So let's analyze what happens with a maximal overlap in the case that Alice's interval beginning lies on Bob's interval (note that Alice's interval may be longer or shorter than Bob's).

The only possible values for Alice's beginning are of the form

l_{a}+kt_{a}, and in particular, we want to know the least possible value ofysuch thatl_{b}≤y≤r_{b}and that .Note that for such an

yto exist, it's neccesary that . And askis immaterial at this point, this means that the congruence has to be solvable, which means that must be a divisor ofy-l_{a}. So, we want to know the leastyin the interval [l_{b},r_{b}] such thaty-l_{a}is divisible byd.The naive approach would be to iterate from

l_{b}tor_{b}, but this is very slow in the worst case. But if one calculates one can see how many steps are needed to achieve a .Once this

yis calculated, as we pointed at the beginning of the comment, one has to calculate the minimum betweenr_{a}-l_{a}+ 1 (Alice's length) andr_{b}-y+ 1 (the "remaining" part of Bob's interval).Of course, then one has to proceed interchanging the roles of Alice and Bob, and then print the maximum of the two calculated values.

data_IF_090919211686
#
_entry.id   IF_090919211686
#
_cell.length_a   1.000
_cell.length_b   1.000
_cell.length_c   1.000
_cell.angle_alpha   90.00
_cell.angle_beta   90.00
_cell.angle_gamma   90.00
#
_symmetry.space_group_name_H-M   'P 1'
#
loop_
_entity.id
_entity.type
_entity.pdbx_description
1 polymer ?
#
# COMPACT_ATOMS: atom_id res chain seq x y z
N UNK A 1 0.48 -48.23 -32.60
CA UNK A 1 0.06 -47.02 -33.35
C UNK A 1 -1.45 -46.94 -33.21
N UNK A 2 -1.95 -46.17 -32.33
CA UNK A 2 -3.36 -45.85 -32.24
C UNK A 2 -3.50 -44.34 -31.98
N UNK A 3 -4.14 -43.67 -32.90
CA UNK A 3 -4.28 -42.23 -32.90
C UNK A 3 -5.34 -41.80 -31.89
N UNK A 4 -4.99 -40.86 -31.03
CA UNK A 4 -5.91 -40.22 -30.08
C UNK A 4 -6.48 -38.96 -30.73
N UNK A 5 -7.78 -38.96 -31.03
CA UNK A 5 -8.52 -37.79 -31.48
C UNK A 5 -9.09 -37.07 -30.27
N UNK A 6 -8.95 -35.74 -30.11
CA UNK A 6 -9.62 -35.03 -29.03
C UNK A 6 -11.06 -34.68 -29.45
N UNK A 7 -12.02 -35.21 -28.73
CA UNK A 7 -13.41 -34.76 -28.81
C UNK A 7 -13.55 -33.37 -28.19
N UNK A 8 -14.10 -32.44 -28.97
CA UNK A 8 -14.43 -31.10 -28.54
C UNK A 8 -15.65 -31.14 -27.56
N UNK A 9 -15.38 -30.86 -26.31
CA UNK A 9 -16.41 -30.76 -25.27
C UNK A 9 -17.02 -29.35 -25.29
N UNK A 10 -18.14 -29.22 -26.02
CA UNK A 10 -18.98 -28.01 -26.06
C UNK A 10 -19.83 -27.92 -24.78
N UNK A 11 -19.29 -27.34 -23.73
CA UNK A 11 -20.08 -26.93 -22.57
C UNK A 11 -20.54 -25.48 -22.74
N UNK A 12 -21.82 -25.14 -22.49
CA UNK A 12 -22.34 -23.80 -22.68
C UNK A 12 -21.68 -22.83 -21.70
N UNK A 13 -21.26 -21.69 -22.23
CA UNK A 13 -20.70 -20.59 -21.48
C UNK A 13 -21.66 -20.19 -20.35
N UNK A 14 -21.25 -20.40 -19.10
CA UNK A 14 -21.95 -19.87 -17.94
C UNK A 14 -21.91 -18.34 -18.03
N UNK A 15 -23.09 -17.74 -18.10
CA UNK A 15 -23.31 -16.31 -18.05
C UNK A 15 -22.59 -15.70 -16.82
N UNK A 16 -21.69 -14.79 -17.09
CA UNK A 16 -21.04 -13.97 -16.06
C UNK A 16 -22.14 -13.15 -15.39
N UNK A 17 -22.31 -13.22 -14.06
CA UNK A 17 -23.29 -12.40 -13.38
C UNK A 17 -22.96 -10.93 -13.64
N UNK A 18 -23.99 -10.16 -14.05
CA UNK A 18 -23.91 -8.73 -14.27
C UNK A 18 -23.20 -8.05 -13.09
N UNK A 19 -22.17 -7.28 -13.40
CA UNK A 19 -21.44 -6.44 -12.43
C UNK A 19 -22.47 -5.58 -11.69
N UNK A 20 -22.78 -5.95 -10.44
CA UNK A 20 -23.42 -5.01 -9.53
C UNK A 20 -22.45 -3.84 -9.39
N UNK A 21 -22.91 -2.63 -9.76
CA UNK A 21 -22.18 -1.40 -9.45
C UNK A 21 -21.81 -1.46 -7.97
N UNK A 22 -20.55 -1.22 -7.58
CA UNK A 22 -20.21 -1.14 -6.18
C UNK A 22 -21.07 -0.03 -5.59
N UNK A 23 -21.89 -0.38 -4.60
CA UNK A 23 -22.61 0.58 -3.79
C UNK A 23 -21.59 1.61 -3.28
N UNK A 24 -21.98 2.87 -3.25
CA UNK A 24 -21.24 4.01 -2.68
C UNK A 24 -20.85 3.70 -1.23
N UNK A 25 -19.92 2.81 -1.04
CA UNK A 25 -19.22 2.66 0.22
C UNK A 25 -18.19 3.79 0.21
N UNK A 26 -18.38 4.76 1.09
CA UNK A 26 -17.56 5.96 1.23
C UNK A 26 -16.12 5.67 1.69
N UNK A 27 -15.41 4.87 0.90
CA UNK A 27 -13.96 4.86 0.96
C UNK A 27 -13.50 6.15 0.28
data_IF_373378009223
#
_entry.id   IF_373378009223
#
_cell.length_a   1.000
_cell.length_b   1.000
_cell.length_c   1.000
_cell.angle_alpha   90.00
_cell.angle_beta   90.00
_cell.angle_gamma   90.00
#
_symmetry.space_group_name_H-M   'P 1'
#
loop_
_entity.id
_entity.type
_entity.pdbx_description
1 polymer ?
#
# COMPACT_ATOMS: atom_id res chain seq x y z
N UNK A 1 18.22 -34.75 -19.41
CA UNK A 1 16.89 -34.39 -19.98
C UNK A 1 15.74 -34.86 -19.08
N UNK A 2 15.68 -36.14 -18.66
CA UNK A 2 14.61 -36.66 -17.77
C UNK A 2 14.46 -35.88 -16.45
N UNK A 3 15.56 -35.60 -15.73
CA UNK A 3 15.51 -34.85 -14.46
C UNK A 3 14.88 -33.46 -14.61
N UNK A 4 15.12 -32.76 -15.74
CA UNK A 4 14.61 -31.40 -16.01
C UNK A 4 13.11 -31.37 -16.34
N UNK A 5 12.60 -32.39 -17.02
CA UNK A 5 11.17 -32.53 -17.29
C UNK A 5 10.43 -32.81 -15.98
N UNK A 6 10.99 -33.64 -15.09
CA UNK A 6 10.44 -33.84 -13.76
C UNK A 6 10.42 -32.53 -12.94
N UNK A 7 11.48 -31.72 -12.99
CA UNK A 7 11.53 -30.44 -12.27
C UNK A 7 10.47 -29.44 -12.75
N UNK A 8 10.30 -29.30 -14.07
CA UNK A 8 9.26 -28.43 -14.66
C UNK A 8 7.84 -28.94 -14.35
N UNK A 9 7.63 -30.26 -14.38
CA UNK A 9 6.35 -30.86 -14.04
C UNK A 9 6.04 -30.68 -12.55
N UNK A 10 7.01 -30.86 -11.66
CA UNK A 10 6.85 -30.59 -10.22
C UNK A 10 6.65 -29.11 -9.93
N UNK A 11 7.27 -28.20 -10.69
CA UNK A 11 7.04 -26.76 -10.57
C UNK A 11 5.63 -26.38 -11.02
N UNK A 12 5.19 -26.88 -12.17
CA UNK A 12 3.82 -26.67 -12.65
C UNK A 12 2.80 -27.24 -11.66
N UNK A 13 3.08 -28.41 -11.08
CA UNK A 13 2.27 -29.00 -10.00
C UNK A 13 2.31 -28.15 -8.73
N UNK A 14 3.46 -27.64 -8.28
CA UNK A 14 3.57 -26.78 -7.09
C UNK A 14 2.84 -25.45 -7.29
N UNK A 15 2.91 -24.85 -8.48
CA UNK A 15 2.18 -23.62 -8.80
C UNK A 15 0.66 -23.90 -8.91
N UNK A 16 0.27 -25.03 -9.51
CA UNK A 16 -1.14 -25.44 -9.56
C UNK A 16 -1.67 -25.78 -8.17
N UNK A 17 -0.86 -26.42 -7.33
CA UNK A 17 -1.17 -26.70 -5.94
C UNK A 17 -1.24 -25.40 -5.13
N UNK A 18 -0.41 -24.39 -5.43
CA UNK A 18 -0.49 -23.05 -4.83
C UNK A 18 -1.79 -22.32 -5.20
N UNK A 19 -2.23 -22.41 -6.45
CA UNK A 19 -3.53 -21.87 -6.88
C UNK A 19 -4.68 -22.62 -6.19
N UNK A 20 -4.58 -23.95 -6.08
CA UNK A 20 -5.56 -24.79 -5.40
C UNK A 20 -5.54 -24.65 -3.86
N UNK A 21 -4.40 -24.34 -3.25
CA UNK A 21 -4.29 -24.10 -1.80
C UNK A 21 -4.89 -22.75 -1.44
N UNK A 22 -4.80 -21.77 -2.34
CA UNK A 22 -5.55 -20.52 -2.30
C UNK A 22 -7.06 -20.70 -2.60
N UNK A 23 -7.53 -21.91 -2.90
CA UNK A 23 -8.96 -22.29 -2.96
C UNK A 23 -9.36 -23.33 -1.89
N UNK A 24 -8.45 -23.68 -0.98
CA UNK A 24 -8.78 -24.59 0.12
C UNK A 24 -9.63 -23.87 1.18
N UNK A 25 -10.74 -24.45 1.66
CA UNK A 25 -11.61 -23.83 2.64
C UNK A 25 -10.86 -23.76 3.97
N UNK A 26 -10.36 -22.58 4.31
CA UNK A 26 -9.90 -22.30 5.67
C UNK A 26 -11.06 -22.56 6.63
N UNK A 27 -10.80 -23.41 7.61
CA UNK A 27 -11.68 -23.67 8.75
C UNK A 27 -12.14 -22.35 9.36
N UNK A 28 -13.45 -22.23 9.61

" ...the congruence has to be solvable, which means that d = gcd(ta, tb) must be a divisor of y-la" . How did you reach this conclusion about d ?

First common point in two ap.

https://math.stackexchange.com/questions/1656120/formula-to-find-the-first-intersection-of-two-arithmetic-progressions

Thank you very very much. :)

, so

kt_{a}+ht_{b}=y-l_{a}and divides the left hand side.Thanks. :)

I understood the whole idea but just need a little bit more clarification over the line

"if one calculates one can see how many steps are needed to achieve 0 % d"

Can you please tell me that it calculates the smallest y that is in the range [lb,rb] such that d|(y-la) ??

i.e. y=(lb-la)%d ?

if (

lb-la)mod5 = 2, it needs 3 steps to make ((lb+ 3) -la)mod5 = 0Should there be the word "multiset" in the problem E statement?